Before You Buy a Subwoofer: What Factors Are Important?

The ultimate subwoofer buying guide

Subwoofers are a special type of speaker capable of reproducing the lowest audible frequencies. The ideal subwoofer for your system depends on the characteristics of the room and your preferences. Here's how to choose a subwoofer that best fits your surround sound setup.

Are Subwoofers Worth It?

Subwoofers are crucial to the home theater experience. When you go to a movie theater, you feel the sound emanating around you. Subwoofers are responsible for the deep bass that shakes you and hits you right in the gut.

To get this experience at home, use a home theater receiver that provides outputs referred to as a Sub Out, Sub Pre-Out, or LFE (low-frequency effects).

The best home subwoofers cost hundreds of dollars. However, you can find budget subwoofers for under $100. If you have a large home theater, you may need a high-end system. For small rooms, choose a self-powered subwoofer that doesn't require a separate amp.

Polk Audio HTS Subwoofers

Polk Audio

If possible, take a CD with a lot of bass information to the retailer. Then, test how the bass sounds through various subwoofers before you buy one.

Powered Subwoofers

The most common type of subwoofer is self-powered, which means it has a built-in amplifier. Powered subwoofers usually provide volume (gain) and other controls that can be adjusted separately from the home theater receiver.

A powered subwoofer needs a connection to the Sub output from a receiver (you don't need an extra amp between the subwoofer and the receiver). This connection setup takes the audio power load away from the amp/receiver and allows the amp/receiver to power the midrange and tweeters.

Passive Subwoofers

An external amplifier powers a passive subwoofer in the same fashion as other speakers in your system. The best solution for using a passive subwoofer in a home theater setup is to place an external subwoofer amplifier between the passive subwoofer and the home theater receiver's subwoofer preamp outputs. This setup frees the receiver from supplying the needed amplifier power for the subwoofer.

Low-frequency bass output needs more power to reproduce low-frequency sounds. Suppose you connect a passive subwoofer to the receiver's speaker terminals instead of a separate amplifier between the sub and receiver. In that case, the receiver must output enough power to sustain bass effects in the subwoofer without draining the amp. The amount of power depends on the passive subwoofer's requirements, the size of the room, and how much bass you desire.

Front-Firing and Down-Firing Subwoofers

Front-firing (or side-firing) subwoofers are designed so that the sound radiates from the side or front of the subwoofer enclosure. In down-firing subwoofers, the sound radiates downward toward the floor.

Both types deliver similar results. Since the deep-bass frequencies reproduced by subwoofers are non-directional, it's difficult for our ears to pinpoint the direction the sound comes from.

Nonetheless, front-firing subs are usually placed in the front of the room. Down-firing subs deliver the best results when placed in a corner or side wall.

When handling a down-firing subwoofer, don't puncture the exposed driver when you pick it up or set it down.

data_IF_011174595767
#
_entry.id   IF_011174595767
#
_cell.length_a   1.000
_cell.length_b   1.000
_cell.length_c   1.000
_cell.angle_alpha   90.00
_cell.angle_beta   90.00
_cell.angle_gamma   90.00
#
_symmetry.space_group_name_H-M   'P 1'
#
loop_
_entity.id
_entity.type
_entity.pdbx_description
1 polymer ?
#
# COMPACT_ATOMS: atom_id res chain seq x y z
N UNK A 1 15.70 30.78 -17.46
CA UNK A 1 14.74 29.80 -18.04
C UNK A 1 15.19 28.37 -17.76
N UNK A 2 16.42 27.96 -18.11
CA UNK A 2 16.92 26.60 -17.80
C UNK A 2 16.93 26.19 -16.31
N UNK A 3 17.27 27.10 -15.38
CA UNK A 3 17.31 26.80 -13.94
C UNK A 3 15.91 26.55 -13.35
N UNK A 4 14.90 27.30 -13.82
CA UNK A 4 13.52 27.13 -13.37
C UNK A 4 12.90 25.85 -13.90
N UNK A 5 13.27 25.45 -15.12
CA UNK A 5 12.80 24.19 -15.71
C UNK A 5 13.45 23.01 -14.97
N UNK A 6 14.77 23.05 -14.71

Ports and Passive Radiators

Some subwoofer enclosures have an additional port that forces out more air, increasing bass response more efficiently than sealed enclosures. Other enclosures use a passive radiator in addition to the speaker, instead of a port, to increase efficiency and preciseness.

A passive radiator can be a speaker with the voice coil removed or a flat diaphragm. Instead of vibrating directly from the electrically transmitted audio signal, a passive radiator reacts to the air pushed by the active subwoofer driver. Since the passive radiator complements the action of the active driver, it increases the low-frequency response of the subwoofer.

Subwoofer Crossovers

The crossover is an electronic circuit that routes all frequencies below a specific decibel point to the subwoofer. All frequencies above that point are routed to the main, center, and surround speakers. Typically, a good subwoofer has a crossover frequency of about 100 Hz.

Subwoofer Placement

Since the low frequencies reproduced by a subwoofer are non-directional, you can place it anywhere in the room where it sounds best. Optimal placement depends on room size, floor type, furnishings, and wall construction.

Typically, the best placement for a subwoofer is in the front of the room, to the left or right of the main speakers, or in the front corner of the room.

Many home theater receivers provide two subwoofer outputs, making it possible to connect two or more subwoofers.

Wired or Wireless?

A growing number of powered subwoofers offer wireless connectivity. The wireless capability eliminates the need for a long connection cable between the subwoofer and the receiver.

A wireless-enabled subwoofer usually comes with a transmitter kit that can be plugged into the subwoofer outputs of any home theater receiver.

The transmitter connected to the home theater receiver transmits low-frequency audio signals to the wireless subwoofer. In turn, the wireless receiver built into the subwoofer allows the built-in amplifier to power the speaker driver, producing the needed low-frequency sound.

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